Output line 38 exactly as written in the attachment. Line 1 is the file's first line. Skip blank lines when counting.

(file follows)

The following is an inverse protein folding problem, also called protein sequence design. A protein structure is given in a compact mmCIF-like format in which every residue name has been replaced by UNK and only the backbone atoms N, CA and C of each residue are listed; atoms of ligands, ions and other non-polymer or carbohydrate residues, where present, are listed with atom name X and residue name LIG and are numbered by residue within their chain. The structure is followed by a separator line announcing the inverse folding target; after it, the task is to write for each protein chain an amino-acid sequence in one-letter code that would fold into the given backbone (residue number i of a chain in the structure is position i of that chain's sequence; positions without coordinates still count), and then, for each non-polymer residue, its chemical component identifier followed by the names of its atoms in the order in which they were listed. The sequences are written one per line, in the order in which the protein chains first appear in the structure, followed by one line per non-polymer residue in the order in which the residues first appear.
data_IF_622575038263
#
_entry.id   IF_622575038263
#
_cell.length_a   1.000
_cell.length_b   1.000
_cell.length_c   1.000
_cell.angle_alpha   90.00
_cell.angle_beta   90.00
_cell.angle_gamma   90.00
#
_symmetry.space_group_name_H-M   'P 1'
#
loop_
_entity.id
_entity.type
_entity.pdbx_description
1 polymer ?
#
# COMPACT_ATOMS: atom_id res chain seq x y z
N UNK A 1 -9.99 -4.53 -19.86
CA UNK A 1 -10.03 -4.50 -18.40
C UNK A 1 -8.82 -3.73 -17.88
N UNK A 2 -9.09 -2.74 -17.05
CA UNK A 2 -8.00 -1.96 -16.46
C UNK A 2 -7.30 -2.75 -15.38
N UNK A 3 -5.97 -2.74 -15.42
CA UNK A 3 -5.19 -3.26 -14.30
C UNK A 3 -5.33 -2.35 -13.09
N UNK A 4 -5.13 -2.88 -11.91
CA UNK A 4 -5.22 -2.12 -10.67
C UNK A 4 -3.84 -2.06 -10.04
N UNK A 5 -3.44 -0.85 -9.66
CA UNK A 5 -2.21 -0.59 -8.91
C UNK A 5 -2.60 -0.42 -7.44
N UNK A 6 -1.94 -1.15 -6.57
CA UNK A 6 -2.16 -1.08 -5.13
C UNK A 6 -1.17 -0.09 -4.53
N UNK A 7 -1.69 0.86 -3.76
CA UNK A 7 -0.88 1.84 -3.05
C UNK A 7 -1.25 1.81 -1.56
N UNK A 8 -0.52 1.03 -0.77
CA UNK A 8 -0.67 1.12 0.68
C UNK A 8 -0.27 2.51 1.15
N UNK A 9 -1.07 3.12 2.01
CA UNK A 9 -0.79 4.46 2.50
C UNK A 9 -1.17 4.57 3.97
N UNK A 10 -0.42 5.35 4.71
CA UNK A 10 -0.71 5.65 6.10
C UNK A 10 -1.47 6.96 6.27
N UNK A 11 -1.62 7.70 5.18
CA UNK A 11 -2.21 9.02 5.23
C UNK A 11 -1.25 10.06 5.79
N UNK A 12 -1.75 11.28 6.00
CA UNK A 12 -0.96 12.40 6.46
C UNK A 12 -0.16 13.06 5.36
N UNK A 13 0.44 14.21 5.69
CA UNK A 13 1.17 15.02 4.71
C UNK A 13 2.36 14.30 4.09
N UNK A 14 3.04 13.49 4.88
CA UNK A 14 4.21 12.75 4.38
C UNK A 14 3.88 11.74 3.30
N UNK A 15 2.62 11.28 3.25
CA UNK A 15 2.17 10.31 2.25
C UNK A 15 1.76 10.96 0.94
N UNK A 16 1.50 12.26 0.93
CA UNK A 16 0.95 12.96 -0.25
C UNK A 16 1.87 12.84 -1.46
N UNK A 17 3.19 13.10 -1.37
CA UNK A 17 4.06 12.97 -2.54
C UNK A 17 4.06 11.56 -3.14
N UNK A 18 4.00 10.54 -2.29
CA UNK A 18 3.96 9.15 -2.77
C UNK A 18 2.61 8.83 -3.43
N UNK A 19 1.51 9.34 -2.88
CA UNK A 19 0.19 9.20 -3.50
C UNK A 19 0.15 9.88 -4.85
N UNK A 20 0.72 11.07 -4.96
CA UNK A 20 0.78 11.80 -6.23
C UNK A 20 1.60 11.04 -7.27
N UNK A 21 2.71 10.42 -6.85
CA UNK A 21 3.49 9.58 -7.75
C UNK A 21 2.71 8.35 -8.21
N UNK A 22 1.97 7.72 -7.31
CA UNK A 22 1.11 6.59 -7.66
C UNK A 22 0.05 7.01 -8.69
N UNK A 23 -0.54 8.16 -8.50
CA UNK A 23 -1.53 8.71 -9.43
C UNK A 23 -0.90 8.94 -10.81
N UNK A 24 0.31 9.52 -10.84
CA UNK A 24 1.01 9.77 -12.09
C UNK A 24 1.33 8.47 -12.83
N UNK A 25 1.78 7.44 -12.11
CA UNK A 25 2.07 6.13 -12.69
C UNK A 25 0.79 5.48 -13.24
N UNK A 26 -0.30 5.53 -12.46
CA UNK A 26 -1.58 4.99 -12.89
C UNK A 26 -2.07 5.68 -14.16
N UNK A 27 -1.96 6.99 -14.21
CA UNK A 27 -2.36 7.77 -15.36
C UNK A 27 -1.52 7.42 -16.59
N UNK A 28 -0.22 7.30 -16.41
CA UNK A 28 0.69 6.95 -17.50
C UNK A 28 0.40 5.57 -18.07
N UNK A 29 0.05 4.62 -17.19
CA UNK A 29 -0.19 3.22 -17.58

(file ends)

CA UNK A 6 -2.16 -1.08 -5.13